- Motivation – The characters in the film need to want something, whether it’s an object or an ideal. Otherwise, why would anyone want to watch them in the first place?
- Conflict – No matter what the characters want, they should have to struggle to get the desired results. Life is all about conflicts of various types, and your movie script should reflect that.
- High Concept – While not absolutely essential, it never hurts to come up with an idea that’s considered high concept. This means that your story can easily be grasped by the audience and features a compelling idea that’s sure to pack those flabby American butts into the seats. In the world of songwriting, this factor is known as a hook.
Screenwriting Software – There’s no way I could call this article How to Write a Movie Script for Dummies unless I mentioned screenwriting software. That’s because all Hollywood scripts are expected to be in the exact same format, and anything that deviates from the formula will be quickly discarded. Unless you want to keep up with all those requirements in your already-cluttered brain, you can purchase screenwriting software to do all the work for you. When you decide to head over to Amazon and do some shopping, be sure to check out the following:
- Final Draft
- Movie Magic Screenwriter
- Movie Outline
- Dramatica Pro
- Outline 4D
- John Truby’s Blockbuster
- Celtx (free software available online)
- Rough Draft (free software available online)
Start Writing – Now that you’ve brushed up on what a screenplay should look like and picked up some tips from various books, it’s time to start writing your screenplay. Dive right in and don’t worry about mistakes, as you’ll probably rewrite your work a number of times. Make sure that the audience will care about the lead character, and don’t forget that film is a visual medium. When possible, make sure the audience is shown the action and not told about it. You should also shoot for 100 to 120 pages for your first screenplay, as this is about average. You can write a sweeping epic once you’ve become famous or at least gained more experience.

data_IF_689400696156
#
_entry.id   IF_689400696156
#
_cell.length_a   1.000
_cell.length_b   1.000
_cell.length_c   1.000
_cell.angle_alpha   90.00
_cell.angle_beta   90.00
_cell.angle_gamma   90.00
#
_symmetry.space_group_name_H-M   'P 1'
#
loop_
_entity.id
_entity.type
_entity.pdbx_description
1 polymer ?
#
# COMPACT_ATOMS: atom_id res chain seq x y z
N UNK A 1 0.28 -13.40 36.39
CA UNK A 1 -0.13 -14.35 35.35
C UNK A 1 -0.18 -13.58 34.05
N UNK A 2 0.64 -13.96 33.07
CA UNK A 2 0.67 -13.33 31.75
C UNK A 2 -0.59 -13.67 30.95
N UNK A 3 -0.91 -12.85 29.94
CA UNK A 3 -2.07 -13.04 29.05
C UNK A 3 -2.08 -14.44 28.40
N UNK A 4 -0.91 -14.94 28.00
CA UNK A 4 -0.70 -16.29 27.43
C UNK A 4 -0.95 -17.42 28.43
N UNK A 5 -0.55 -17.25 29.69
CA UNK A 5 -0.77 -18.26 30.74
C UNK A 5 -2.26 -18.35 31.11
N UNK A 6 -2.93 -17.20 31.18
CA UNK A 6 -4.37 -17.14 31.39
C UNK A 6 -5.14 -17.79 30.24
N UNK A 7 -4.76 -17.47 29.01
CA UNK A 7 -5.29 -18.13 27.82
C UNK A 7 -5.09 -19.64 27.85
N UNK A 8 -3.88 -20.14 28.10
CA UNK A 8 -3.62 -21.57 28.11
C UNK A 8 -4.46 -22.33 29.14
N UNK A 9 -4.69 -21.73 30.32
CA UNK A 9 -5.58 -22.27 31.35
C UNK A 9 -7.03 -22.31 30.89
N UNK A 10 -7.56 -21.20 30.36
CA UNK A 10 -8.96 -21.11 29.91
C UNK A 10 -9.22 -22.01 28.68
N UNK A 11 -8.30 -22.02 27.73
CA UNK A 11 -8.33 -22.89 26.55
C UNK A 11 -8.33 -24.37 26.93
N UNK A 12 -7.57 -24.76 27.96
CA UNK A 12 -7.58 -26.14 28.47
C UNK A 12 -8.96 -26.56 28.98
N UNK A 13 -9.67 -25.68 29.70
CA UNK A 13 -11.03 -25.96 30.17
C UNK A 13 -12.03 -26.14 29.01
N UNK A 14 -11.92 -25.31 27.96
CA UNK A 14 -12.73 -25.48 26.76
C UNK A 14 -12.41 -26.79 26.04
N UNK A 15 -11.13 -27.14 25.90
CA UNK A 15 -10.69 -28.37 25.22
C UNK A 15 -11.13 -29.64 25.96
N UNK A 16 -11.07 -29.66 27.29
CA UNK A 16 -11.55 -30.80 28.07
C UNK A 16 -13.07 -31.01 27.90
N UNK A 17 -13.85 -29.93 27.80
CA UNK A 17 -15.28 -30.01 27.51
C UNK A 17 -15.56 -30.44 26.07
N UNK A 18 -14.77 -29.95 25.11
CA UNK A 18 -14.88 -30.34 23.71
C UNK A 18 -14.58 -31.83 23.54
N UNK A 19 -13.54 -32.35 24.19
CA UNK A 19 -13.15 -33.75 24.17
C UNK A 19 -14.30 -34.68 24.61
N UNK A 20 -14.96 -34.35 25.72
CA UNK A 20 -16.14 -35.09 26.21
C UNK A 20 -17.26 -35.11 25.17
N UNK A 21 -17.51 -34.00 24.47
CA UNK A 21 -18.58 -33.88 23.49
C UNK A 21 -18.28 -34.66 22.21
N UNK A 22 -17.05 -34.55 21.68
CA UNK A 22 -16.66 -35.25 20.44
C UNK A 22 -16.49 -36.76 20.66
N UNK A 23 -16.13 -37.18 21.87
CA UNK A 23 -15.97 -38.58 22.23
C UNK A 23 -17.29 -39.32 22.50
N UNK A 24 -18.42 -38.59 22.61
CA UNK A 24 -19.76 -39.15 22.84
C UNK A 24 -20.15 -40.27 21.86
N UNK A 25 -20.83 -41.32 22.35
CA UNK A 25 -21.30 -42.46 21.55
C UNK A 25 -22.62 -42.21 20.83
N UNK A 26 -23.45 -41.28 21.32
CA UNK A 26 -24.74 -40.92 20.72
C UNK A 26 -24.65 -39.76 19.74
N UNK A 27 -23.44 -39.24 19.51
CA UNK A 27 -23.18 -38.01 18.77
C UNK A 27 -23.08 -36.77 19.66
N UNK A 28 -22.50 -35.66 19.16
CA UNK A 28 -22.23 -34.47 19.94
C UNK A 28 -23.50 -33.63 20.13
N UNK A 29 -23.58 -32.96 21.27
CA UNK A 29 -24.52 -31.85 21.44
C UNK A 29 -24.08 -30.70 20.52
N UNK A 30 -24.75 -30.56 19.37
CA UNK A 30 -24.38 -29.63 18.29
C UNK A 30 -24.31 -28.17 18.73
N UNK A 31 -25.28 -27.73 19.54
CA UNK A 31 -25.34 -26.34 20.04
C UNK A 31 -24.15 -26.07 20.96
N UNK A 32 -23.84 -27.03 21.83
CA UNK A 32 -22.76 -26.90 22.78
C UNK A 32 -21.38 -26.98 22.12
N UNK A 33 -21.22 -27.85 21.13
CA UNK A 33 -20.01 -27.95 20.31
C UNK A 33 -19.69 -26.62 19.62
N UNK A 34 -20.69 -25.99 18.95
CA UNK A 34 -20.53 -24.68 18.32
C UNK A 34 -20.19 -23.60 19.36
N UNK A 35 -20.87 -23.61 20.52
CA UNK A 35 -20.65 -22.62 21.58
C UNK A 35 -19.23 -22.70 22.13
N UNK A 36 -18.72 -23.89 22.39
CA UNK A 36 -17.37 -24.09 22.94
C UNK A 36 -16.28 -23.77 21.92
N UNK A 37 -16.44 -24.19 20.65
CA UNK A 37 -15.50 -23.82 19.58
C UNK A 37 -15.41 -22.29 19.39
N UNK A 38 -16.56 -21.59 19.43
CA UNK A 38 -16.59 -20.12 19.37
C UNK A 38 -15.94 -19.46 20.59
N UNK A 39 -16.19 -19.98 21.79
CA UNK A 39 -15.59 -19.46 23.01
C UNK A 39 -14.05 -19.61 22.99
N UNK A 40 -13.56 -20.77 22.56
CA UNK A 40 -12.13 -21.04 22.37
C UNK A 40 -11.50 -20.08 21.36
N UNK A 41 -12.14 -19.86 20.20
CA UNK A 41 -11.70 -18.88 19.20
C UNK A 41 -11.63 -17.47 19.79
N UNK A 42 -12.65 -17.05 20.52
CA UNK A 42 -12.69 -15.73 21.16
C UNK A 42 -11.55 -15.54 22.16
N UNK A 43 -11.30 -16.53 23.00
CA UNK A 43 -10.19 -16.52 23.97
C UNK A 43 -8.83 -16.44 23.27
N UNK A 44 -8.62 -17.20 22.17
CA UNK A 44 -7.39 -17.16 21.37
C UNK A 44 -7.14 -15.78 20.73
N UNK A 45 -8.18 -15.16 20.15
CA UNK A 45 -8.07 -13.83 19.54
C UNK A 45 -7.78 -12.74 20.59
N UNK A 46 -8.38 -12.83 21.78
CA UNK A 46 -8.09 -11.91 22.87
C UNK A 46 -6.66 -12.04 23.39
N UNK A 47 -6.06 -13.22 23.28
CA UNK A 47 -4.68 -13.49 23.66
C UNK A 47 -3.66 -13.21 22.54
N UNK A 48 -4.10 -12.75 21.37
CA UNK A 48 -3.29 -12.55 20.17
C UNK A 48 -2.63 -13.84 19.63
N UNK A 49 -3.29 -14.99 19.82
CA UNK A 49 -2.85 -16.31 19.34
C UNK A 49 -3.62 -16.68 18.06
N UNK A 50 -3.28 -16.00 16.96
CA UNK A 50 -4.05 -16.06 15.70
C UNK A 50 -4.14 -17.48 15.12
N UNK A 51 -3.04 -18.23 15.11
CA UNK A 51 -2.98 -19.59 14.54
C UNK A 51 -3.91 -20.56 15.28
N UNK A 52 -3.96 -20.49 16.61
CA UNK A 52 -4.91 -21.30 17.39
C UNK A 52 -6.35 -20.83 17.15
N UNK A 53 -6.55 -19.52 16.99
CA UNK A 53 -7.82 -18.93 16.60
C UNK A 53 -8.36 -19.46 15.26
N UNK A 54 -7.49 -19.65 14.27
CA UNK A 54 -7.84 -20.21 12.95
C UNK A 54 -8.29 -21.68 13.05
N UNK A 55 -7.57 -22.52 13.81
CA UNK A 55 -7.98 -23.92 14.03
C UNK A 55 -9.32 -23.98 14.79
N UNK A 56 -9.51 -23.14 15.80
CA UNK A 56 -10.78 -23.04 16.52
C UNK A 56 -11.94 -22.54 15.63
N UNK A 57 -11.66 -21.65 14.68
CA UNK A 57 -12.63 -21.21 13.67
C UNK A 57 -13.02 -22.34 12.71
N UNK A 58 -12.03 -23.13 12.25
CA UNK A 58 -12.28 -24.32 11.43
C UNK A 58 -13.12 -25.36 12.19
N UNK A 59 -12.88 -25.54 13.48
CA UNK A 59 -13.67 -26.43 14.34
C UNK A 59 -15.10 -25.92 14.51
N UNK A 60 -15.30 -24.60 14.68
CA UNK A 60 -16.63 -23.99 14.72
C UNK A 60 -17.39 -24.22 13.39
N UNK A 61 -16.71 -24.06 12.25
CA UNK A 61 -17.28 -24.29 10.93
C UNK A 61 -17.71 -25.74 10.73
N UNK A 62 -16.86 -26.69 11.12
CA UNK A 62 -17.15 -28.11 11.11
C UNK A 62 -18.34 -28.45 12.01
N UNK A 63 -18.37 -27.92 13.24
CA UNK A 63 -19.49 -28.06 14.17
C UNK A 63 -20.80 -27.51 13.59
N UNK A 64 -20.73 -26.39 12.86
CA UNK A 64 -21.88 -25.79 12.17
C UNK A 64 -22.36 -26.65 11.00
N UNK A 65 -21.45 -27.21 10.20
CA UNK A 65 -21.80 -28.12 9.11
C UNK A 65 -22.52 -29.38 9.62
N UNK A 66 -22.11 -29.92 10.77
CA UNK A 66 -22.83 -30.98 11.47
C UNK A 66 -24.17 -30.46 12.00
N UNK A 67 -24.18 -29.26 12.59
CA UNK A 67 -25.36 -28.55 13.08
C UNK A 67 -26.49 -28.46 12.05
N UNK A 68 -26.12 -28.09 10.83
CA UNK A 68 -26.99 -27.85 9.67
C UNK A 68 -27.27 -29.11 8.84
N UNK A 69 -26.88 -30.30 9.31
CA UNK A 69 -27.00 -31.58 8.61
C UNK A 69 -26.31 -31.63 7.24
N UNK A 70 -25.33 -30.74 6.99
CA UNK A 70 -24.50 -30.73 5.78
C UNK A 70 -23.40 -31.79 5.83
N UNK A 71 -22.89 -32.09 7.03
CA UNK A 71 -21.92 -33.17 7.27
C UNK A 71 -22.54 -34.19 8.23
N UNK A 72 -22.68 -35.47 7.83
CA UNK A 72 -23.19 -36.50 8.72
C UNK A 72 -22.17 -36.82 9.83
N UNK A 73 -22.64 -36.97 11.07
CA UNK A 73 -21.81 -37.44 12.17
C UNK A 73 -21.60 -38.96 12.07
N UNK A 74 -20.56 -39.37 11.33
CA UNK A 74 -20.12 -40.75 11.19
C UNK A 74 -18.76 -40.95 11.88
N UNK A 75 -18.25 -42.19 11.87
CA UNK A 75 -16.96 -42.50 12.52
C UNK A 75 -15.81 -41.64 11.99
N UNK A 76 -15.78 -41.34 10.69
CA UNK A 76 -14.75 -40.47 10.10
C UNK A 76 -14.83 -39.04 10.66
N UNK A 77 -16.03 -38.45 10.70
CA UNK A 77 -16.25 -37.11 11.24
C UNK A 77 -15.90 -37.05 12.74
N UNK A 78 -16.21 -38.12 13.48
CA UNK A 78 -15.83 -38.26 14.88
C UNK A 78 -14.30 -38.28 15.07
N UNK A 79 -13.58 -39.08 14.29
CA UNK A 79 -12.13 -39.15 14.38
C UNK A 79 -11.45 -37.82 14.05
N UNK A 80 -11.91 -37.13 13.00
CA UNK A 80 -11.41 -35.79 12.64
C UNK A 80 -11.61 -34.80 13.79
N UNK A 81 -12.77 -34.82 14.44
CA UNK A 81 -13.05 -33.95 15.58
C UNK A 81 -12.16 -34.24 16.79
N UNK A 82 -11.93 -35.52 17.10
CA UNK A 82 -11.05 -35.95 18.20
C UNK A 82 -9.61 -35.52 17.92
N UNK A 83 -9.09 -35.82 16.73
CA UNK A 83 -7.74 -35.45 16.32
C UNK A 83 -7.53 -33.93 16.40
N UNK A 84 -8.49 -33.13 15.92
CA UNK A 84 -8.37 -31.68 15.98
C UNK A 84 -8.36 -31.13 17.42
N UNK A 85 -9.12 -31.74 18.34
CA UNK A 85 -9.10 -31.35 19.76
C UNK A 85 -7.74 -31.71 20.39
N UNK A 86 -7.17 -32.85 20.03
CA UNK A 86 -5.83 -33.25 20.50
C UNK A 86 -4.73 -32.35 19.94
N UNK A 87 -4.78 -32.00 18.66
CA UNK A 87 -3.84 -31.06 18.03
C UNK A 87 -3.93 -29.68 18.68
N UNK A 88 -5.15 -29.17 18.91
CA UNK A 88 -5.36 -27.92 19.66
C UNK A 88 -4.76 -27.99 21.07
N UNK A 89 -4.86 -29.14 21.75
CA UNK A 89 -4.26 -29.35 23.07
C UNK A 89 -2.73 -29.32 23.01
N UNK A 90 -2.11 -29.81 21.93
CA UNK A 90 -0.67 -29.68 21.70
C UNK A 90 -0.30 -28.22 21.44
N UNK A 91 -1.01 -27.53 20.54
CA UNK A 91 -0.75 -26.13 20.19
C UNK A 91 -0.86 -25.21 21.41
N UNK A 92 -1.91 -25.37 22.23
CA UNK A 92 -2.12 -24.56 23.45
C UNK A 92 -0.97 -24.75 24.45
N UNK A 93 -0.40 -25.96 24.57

Rewrites – Once you’ve got the first version of your screenplay completed, go back and begin the rewriting process. You’ll want to make sure the overall story and structure make sense, and this is your chance to tighten up the dialogue.
Now the Really Hard Part – Once your script is finally completed, it’s time to go out and try to sell it. This is the hardest part of the whole process, as you’ll be competing against many screenwriters with more experience. But don’t give up. Nobody ever said selling your screenplay was going to be easy, and that will make it all the more worthwhile when you finally obtain a level of recognition. For more on this step, try typing “selling your movie script” into Google.
So there you have it: How to Write a Movie Script for Dummies. While there are dozens of tricks and tips not included in this article, I hope I’ve driven home the basic concepts that you need to be aware of. And just in case you happen to sell your scripts and become a wealthy screenwriter, don’t forget us little people who helped start you on the road to success.